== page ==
Marine mammals such as dolphins and whales use sound to communicate, locate prey, navigate, and avoid predators. Today, a lot more is known about the types of sounds these mammals use in order to communicate with each other.
But how do manatees communicate?
What are their different vocalization patterns?
Although they are also marine mammals, manatees socialize and communicate very differently from other marine mammals. Along with dugongs they are the only herbivorous marine mammals in the world and the closest relatives to the largest land mammals, elephants. Often described as semi-social, very little is known about their acoustic behavior and whether they use sound as a form of communication.
|DSG Acoustic Recorder|
To help us understand how these agile species use sound, we placed a DSG (digital spectrogram) acoustic recorder in Great Harbour Cay marina. The acoustic recorder was programmed to record the low frequency sounds produced by manatees, which are often described as chirps, whistles, or squeaks. Scientists have been able to link some of their sounds to represent signs of aggression or fear (Listen to Manatee Sounds). Mother and calf pairs are known to share the most vocalizations patterns although an increase in vocalization patterns have also been heard between different age classes during socializing behaviors such as rolling, pushing or embracing (MANATI).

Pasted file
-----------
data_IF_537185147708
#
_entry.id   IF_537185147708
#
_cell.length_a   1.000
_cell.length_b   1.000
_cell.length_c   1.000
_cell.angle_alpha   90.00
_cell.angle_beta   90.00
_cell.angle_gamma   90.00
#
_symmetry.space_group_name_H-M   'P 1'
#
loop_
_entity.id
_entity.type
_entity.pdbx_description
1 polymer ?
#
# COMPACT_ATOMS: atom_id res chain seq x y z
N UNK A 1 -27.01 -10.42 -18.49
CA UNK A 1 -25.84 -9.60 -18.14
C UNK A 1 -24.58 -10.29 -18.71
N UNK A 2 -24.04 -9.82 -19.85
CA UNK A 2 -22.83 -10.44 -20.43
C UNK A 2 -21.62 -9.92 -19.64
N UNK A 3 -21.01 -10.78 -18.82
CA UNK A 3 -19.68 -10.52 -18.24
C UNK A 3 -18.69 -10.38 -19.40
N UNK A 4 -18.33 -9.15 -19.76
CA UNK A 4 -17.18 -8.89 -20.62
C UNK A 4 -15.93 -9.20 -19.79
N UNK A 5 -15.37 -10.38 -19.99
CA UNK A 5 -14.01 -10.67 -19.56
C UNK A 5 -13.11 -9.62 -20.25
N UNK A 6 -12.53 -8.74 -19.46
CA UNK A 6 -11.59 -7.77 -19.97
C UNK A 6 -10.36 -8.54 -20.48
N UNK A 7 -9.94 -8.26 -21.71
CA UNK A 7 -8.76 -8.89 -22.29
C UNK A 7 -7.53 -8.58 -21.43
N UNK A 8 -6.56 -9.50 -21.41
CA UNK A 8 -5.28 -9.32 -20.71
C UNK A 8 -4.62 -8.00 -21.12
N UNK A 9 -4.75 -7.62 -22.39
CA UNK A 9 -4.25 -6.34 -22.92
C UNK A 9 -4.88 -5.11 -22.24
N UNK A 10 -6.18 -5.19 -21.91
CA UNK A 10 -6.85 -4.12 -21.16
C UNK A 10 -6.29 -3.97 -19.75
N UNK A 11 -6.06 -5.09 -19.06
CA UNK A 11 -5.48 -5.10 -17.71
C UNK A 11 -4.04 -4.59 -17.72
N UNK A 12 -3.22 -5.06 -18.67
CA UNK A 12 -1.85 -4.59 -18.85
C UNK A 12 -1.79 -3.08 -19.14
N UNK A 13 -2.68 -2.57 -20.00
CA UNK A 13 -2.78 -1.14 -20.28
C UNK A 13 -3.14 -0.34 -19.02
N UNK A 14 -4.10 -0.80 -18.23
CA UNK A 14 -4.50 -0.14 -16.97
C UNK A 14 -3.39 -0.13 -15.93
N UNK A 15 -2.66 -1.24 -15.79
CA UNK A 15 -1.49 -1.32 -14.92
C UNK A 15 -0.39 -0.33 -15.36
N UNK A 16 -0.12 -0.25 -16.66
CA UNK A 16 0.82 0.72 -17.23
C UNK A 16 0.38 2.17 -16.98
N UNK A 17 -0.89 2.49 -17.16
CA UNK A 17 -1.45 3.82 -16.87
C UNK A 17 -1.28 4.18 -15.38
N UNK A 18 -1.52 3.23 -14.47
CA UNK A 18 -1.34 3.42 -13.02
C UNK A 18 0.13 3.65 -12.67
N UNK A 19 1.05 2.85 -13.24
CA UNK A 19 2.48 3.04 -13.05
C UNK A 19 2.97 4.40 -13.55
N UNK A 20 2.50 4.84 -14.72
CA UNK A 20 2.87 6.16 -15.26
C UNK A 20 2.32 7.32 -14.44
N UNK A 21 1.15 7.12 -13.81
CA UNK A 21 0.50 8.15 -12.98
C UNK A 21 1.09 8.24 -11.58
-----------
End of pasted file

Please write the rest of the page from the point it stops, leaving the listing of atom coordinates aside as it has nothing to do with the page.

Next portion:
Much like how dolphins can be identified from their signature whistles, scientists will be looking at identifying individual manatees from the sounds they produce. In February 2012, while Rita and Georgie were at Dolphin Cay-Atlantis we recorded their vocalizations to compare those vocalization patterns to those recorded of them in the wild.
Below are the acoustic profiles for three types of sounds detected, while recording Rita and Georgie on May 1st, 2012.
|Sound Category: Creak|
|Sound Category: Scream|
|Sound Category: Whistle|
MANATI, S. D. (n.d.). Animal Bioacoustics . Retrieved May 23, 2012, from Caribe Bioacoustics and Noise (CABN): http://www.cbanpr.com/manatee.html
Listen to Manatee Sounds. (n.d.). Retrieved May 23, 2012, from Save the Manatee Club: http://www.savethemanatee.org/audio.htm
Manatees, Bioacoustics and Boats: Hearing tests, environmental measurements and acoustic phenomena may together explain why boats and animals collide